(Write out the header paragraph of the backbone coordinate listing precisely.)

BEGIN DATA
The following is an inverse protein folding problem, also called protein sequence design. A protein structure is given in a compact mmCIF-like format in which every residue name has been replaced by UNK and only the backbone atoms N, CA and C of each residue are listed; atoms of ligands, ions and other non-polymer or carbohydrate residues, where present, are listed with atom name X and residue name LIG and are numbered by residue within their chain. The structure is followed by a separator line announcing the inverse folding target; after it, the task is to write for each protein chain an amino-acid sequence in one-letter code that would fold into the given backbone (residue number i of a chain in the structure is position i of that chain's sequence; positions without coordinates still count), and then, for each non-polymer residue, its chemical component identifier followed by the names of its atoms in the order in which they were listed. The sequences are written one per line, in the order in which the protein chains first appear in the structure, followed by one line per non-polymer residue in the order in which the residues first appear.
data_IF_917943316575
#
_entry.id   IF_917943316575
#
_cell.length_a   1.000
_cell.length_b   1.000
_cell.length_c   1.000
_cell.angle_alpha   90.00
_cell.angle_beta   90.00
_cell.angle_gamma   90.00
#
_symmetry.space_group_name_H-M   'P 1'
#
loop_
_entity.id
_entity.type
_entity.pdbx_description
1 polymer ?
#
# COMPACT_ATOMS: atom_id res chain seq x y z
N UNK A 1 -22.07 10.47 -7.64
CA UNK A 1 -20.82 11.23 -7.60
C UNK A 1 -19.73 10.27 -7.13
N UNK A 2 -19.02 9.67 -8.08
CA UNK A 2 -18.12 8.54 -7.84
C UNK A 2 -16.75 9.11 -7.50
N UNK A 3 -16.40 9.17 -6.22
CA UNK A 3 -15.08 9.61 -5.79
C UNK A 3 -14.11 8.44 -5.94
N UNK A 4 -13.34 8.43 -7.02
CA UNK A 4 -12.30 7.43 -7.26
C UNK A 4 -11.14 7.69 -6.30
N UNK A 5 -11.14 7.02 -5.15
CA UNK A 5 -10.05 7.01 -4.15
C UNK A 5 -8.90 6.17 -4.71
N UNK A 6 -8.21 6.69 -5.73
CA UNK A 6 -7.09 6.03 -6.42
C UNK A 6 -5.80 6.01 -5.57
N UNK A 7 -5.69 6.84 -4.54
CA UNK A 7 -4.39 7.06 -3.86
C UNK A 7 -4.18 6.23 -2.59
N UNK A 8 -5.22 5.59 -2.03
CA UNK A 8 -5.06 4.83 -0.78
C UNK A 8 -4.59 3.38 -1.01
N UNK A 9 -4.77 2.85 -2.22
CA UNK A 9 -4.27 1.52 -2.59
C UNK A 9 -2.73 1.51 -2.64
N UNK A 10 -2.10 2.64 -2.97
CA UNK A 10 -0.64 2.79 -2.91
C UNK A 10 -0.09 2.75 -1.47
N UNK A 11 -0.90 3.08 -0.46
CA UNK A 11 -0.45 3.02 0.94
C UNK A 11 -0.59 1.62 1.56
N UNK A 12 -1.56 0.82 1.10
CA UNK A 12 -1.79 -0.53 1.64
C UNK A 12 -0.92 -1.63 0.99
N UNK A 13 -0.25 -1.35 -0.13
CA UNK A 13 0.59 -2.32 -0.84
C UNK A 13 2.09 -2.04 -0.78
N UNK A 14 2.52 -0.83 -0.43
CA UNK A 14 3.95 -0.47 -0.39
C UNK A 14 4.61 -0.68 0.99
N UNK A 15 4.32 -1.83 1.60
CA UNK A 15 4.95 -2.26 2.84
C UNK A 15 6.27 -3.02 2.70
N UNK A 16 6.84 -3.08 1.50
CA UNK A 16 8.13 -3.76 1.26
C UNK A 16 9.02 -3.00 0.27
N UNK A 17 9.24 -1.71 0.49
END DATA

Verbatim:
The following is an inverse protein folding problem, also called protein sequence design. A protein structure is given in a compact mmCIF-like format in which every residue name has been replaced by UNK and only the backbone atoms N, CA and C of each residue are listed; atoms of ligands, ions and other non-polymer or carbohydrate residues, where present, are listed with atom name X and residue name LIG and are numbered by residue within their chain. The structure is followed by a separator line announcing the inverse folding target; after it, the task is to write for each protein chain an amino-acid sequence in one-letter code that would fold into the given backbone (residue number i of a chain in the structure is position i of that chain's sequence; positions without coordinates still count), and then, for each non-polymer residue, its chemical component identifier followed by the names of its atoms in the order in which they were listed. The sequences are written one per line, in the order in which the protein chains first appear in the structure, followed by one line per non-polymer residue in the order in which the residues first appear.